The UK Business Angels Market Report

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THE UK BUSINESSANGEL MARKET

2BRITISH BUSINESS BANKCONTENTS3FOREWORD4UK BUSINESS ANGELS ASSOCIATION INTRODUCTION5EXECUTIVE SUMMARY7171.1 WHO AND WHAT ARE BUSINESS ANGELS?81.2 SURVEY METHODOLOGY9292.1 BASIC DEMOGRAPHICS: GENDER, ETHNICITY, AGE112.2 EXPERIENCE OF INVESTORS132.3 VOLUME AND REGIONAL DISTRIBUTION OF INVESTMENT152.4 USE OF SYNDICATES173173.1 PATIENT CAPITAL183.2 SMART CAPITAL203.3 ANGELS INVESTMENT DECISION MAKING224224.1 DEAL STRUCTURE244.2 INITIAL AND FOLLOW-ON INVESTMENT274.3 INVESTMENT BY SECTOR304.4 PERFORMANCE OF GROWTH AND TURNOVER334.5 USE OF TAX SCHEMES– EIS AND SEIS364.6 EXIT AND CHALLENGES40ABOUT US42ACKNOWLEDGEMENTSINTRODUCTIONTHE UK BUSINESS ANGEL MARKET IS MATURINGANGELS CONTINUE TO OFFER PATIENT AND SMART CAPITALWHAT ARE THE CHARACTERISTICS OF RECENT INVESTMENTS?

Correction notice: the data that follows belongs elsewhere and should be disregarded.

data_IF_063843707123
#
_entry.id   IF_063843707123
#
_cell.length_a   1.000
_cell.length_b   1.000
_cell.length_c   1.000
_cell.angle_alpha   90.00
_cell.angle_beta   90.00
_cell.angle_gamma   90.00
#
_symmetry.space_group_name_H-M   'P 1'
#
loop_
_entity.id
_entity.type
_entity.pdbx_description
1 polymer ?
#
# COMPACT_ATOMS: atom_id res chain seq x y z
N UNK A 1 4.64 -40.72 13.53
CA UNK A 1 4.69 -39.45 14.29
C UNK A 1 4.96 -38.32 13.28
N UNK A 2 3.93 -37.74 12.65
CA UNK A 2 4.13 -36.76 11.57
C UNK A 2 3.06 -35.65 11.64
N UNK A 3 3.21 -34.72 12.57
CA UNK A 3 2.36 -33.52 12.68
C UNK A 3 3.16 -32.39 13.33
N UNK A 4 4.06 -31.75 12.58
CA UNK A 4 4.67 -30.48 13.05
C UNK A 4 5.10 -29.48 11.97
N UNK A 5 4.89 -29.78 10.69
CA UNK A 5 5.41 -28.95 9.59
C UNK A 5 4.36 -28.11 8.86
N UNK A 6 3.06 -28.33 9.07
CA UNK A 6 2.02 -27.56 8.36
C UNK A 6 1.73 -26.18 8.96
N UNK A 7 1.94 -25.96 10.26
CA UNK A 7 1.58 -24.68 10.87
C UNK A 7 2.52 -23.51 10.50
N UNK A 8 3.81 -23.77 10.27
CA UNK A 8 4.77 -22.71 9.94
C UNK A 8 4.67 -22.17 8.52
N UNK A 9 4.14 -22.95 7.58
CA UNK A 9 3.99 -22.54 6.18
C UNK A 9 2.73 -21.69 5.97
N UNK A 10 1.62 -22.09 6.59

THE UK BUSINESS ANGEL MARKET3FOREWORDKEITH MORGAN,CEO, BRITISH BUSINESS BANKThe British Business Bank, the UK’s economic development bank, has a mission toimprove fnance markets for smaller UK businesses. As part of that mission, it worksto enhance the business angel eco-system across the country.This report provides fresh insight into businessangel investors in the UK. The right funding atthe right time, coupled with the expertise thatexternal angel investors can bring, is often the keyto unlocking rapid growth for companies wanting toexpand, diversify, or enter new markets. A vibrantand healthy business angel market is therefore akey ingredient for a successful national economy.Business angel investments tend to be of a privatenature. This has meant that data on this part ofthe market has often been hard to collate fromconventional sources. For this research, the BritishBusiness Bank and the UK Business Angels Associationundertook a direct survey of angels across the UK.Our research gathered details of factors such as thebackground, expertise, portfolio composition anddecision-making of over 650 individuals, creatinga multi-faceted picture of the UK business angelpopulation. This has enabled us to produce anin-depth analysis of the overall market.It is clear from this report that angel investors playa vital role in the economy, bringing patient capital,business experience and skills to support the growthof smaller businesses. Encouragingly, the businessangel market has been maturing, with the experienceof the investors and the volume and value ofinvestments made increasing in recent years.The British Business Bank-supported Angel CoFundhas played an important role in catalysing those angelfnance markets, enabling over 228m of investmentin growing businesses since November 2011.Our research fnds, however, that regional imbalancesexist in the location of angels and the investmentsthey make. To address these imbalances, we areestablishing a new commercial programme tosupport developing clusters of business angelsoutside London.Alongside our existing programmes, we expect thisnew initiative to deliver further improvements in theUK’s business angel fnance market, making it moredynamic and diverse.I look forward to working with our partners to deliverthese improvements, and to helping our smaller UKbusinesses to fulfl their growth potential.